“Look where you’re walking” is the phrase you’re most likely to hear my husband mutter not-so-under his breath while out walking around a busy part of Berlin. The primary offenders are tourists, looking for something in one direction while their feet propel them forward in another; pedestrians preoccupied with their mobile phones; and, most fearsome of all, pedestrians preoccupied by their mobile phone in one hand while wielding a lit cigarette with the other. Abstract the phrase slightly to “look in the direction you’re headed,” and it works on both a literal and figurative level. My husband’s irritated admonishment is transformed into a piece of advice worthy of a commencement speech: deceptively simple, pithy, equally pragmatic and profound. Much of the canon of canned advice—dress for the job you want, aim high, aim at nothing and you’ll hit it every time—are variations on the theme.
And yet in Berlin there’s an exception to this rule. To see the Stolpersteine—German for stumbling blocks or stones—you have to look down, which is what I happened to be doing last Saturday, undoubtedly staring at my phone, when the glint from a trio of brass plaques caught my eye. I had just read about the Stolpersteine in ExBerliner, an English-language magazine targeted at expats in the city, and so I stopped to examine what I now recognized as miniature monuments to victims of forced deportation in Europe between 1933 and 1945, a group that includes Jews, Roma and Sinti, homosexuals, dissidents, and Jehovah’s Witnesses. There are thousands of them around Berlin, and yet I had somehow never noticed them before. Inscribed on each of the stones in front of me now was the victim’s name, date of birth, year of deportation, and what happened. Irma, Karla, and Ellen Rosenthal lived here, were deported in 1943, and murdered in Auschwitz at ages 38, 14, and 10 respectively. It’s a fair amount to take in when you were just walking to a movie.
The Stolpersteine are the work of a German artist, Gunter Demnig, who, since 1992, has been creating the plaques based on carefully researched nominations and funding from private citizens. People sometimes apply for a plaque on behalf of a relative or, in other cases, simply to acknowledge someone who once shared the same address. The reasons are personal but the content of the inscriptions is regimented, particularly when it comes to describing what happened to the victim. I was struck by the commitment to speak plainly and truthfully in Demnig’s instructions on the official Stolpersteine website:
“TOT (dead) or ERMORDET (murdered); for a fate unknown three question marks are used: ???. Instead of suicide we put FLUCHT IN DEN TOD (flight into death). We do not use the term “verschollen” (“missing”), nor the term “TOD” (“Death”) since it suggests a natural death. Nor do we use the term “emigration”. Instead, the stone will state: FLIGHT + year + the country of destination.”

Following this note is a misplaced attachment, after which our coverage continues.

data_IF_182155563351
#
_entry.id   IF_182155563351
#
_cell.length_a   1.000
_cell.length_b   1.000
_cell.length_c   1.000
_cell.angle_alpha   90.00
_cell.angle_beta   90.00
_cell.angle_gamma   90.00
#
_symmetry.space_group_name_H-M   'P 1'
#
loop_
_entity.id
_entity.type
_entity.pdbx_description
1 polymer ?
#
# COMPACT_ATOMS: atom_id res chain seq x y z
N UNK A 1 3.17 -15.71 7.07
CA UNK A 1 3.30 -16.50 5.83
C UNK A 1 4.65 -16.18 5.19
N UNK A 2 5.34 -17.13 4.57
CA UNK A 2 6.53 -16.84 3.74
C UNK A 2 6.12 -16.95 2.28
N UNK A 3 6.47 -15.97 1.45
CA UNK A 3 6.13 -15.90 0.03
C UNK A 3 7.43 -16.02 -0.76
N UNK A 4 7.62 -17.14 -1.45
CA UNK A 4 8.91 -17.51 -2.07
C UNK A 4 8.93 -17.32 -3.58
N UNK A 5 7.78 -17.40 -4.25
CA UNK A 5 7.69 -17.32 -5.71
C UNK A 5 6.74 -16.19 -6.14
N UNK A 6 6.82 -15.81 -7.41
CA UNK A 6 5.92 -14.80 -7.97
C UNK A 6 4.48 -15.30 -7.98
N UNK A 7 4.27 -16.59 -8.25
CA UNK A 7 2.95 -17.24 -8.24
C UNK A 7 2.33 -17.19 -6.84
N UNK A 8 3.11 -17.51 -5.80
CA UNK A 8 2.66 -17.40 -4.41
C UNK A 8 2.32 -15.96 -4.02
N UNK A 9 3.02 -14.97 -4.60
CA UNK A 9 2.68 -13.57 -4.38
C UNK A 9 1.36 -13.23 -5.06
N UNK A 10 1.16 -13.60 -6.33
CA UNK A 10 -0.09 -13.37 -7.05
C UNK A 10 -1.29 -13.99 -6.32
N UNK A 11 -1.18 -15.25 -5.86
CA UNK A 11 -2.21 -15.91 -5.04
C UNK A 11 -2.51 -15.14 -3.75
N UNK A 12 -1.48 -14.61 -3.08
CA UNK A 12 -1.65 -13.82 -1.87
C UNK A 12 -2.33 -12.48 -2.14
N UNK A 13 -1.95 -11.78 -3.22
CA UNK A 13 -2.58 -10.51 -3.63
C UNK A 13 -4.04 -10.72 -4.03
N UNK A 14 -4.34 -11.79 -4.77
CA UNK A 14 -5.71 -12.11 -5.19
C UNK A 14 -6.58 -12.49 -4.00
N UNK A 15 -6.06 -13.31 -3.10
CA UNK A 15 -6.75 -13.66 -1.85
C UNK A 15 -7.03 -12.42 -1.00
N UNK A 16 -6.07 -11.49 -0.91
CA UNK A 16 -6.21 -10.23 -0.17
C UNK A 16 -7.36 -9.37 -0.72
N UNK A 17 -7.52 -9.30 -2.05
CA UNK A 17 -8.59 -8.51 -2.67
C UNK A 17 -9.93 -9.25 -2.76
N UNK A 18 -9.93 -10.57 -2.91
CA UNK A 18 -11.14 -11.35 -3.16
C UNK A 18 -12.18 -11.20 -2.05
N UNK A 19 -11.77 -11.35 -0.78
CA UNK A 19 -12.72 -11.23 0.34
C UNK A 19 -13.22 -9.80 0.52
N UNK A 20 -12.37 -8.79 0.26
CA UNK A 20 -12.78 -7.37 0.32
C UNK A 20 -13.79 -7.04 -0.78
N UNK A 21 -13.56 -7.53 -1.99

(It’s impossible not to notice the parallels between his insistence not to use the term “emigration” and the current debate over the term migrant versus refugee.)
The intimacy of these memorials—each one’s origin linked to a private citizen, modest in size, and placed in front of what is or once was a home—stands in contrast to the city’s Memorial to the Murdered Jews of Europe. The latter is very much in the public space, near the Brandenburg Gate and across from the Tiergarten, comprised of undulating terrain between 2,711 concrete slabs that convey an abstract sense of the magnitude of what occurred. Both, I think, provide a required perspective, but it is the Stolpersteine that have captured me most because they are intertwined with the minutiae of my daily life.
There are eight victims memorialized on my street, including Abraham Fuss, who lived in or near the building that now houses a shop where I bought the bike I use to commute to work each day. He was a tailor, and each time I pass the wedding dress atelier of Andreas Remhardt farther up the block, I think of him. Jeanette and Ruth Grünberg along with Charlie and Golda Wisen lived near the shop where we bought the chairs we sit in every day around our dining table.
|Stolperstein for Jenny Theis, a singer who lived
around the corner from me, murdered on this day in 1942
Berlin is a city that’s always looking forward, as marked by the permanent presence of cranes in the landscape. And yet it also strikes me as a city that has taken pains to look backwards to remind itself of its past, not just in the Memorial to Murdered Jews in Europe and the Stolpersteine, but on plaques that show up on buildings all over the city to tell the stories of victims of National Socialism and, later, the Stasi. Despite its constant reinvention—currently as a hotbed of hipster-ism in Europe—it is a city trying to keep itself alert to the possibility that, at any moment things, could go terribly wrong. The fact that aerial bombs left over from WWII are still discovered, often during construction, and defused on a regular basis is one very real manifestation of the threat. Berlin is a city that is literally sitting on bombs.
The city’s reminders to itself, whether deliberate monuments or unintended remnants of war, seem to show up in its current handling of the European refugee crisis. According to recent reports, approximately 1,000 refugees are arriving in the city each day. Germany is expected to receive upward of a million refugees this year, of which Berlin is obliged to accept 5%. It’s a challenge for which the city’s collective memory, held in part in the Stolpersteine, will need to be tapped.